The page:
Seafood is often hailed as a healthful source of protein. The American Dietetic Association states that many cold water fish, like albacore tuna, mackerel, salmon, sardines, Atlantic herring, swordfish and lake trout, contain healthful omega-3 fatty acids. These fatty acids are thought to “lower the risk for blocked blood vessels, heart attacks and strokes.” But what is healthful for our bodies isn’t always healthful for our earth. Problems with by-catch, overfishing, habitat damage, and aquaculture make many fisheries detrimental to the oceans and their inhabitants.
Most people probably know something about by-catch. In the late 1980s and early 1990s the Earth Island Institute and the Marine Mammal Fund launched a nationwide boycott of tuna, spurred by biologist Samuel LaBudde’s video footage of dolphins dying in tuna fishing nets. Since then, dolphin deaths in tuna nets have dropped from about 80,000-100,000 deaths per year to about 2,000 deaths per year. This drastic decline in deaths is attributed to the “Dolphin Safe” labels on tuna products that allow consumers to choose to purchase tuna from fisheries that do not intentionally use dolphins when searching for tuna, do not use drift gill nets, and do not cause accidental deaths or injuries when setting their nets. But, by-catch remains a problem, catching marine animals like sea turtles or even the wrong age or species of fish, according to the Monterey Bay Aquarium.
Overfishing is a problem that can be easily overlooked. Afterall, it is difficult to think about something disappearing when you can’t see it to begin with. People see trees disappear over the years as a town is developed. But they don’t notice less and less fish or other marine life over time unless they are fisherman or scuba divers. According to the Monterey Bay Aquarium, “overfishing means catching fish faster than they can reproduce.” Cod, sharks, and bluefin tuna have already been overfished, and more species are currently being overfished, such as Caspian Sea sturgeons, Chilean seabass, Florida Queen conch, flounder, and grouper.
Some types of fishing techniques directly damage ocean habitats. Dredging, trawling, and dragging severely damage the ocean floor where many fish and shellfish live. Gillnetting can damage the ocean floor when the nets are pulled up, as can traps during ocean swells or when removed. Fish and shellfish such as cod, halibut, and scallops depend on the ocean floor habitat for survival.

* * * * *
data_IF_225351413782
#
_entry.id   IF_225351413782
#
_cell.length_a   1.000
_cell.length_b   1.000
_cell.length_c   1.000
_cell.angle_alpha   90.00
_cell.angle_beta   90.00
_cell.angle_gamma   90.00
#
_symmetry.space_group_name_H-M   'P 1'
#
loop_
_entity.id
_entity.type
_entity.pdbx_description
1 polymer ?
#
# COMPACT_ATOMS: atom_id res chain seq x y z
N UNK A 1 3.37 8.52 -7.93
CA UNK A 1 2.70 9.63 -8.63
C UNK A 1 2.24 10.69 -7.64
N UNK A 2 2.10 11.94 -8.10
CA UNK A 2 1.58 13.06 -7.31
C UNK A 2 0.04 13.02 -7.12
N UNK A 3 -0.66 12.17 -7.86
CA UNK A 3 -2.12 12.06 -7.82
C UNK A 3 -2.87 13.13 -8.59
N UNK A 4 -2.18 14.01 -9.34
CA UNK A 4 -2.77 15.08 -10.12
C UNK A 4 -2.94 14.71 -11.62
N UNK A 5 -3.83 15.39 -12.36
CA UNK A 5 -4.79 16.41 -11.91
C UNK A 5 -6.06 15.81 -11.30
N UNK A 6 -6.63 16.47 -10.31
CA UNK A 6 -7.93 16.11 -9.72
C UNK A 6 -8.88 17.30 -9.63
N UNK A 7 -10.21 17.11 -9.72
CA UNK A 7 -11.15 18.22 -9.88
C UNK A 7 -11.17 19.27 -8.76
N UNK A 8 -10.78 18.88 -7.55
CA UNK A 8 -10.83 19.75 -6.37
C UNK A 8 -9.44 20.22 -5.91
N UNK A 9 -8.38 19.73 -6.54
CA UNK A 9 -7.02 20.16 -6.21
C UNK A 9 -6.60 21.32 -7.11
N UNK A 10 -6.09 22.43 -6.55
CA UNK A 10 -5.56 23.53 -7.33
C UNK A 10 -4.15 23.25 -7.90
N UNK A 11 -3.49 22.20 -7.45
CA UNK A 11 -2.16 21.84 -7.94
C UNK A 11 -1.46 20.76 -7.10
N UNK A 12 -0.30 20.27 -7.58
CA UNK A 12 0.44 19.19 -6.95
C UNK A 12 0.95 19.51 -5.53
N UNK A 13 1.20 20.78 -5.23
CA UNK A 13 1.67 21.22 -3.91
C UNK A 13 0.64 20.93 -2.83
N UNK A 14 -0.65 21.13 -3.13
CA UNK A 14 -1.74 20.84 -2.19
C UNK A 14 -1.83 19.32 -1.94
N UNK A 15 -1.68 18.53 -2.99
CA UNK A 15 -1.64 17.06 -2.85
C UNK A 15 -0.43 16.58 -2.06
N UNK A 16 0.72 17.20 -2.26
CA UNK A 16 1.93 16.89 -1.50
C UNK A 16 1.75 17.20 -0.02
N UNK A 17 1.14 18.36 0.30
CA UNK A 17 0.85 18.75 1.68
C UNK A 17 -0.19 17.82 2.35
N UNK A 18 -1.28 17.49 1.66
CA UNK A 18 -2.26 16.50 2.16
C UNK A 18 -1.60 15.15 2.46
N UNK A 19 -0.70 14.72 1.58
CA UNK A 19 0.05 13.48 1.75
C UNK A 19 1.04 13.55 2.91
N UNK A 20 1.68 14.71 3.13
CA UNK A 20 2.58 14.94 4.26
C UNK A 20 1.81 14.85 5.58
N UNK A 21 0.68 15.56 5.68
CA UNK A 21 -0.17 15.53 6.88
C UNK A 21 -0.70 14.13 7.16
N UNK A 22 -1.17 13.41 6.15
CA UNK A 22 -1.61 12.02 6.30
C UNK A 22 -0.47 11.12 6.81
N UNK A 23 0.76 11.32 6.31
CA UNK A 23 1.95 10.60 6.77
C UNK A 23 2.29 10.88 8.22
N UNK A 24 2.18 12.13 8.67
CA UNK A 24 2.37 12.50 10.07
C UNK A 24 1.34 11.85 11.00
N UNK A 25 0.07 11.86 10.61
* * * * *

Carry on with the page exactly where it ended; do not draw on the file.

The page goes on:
The fact that there is a problem with aquaculture seems counterintuitive. Many times when I’ve asked a waiter the origin of a particular seafood, he has responded proudly that it was farmed. But farmed seafood can actually be worse than wild-caught, depending on the fishery. Net-pen farming concentrates fish in a small area, resulting in many of the same problems seen in factory farms, like pollution of surrounding areas, disease spread, and contamination of the environment with drugs administered to prevent disease. Many shrimp farming operations destroy coastal habitat to construct the farms.
In an ideal world only sustainable fishing practices would be used. Until that time, you can make a substantial impact by choosing to eat only seafood from sustainable fisheries. And you can educate your friends and family about your choice. The Monterey Bay Aquarium makes seafood choice easier by providing a wealth of information about fisheries on their website. They maintain a list of 84 types of seafood with information about fishery rating and certification, market names, where and how the seafood was caught, and a brief summary of the related issues. You can print pocket guides from their website or get an application for viewing seafood recommendations on your iPhone. You can also go to the site to find out more about how you can help by spreading the word to friends, family, and your favorite restaurants and grocery stores.
*All information about fishery issues was obtained from the Monterey Bay Aquarium website.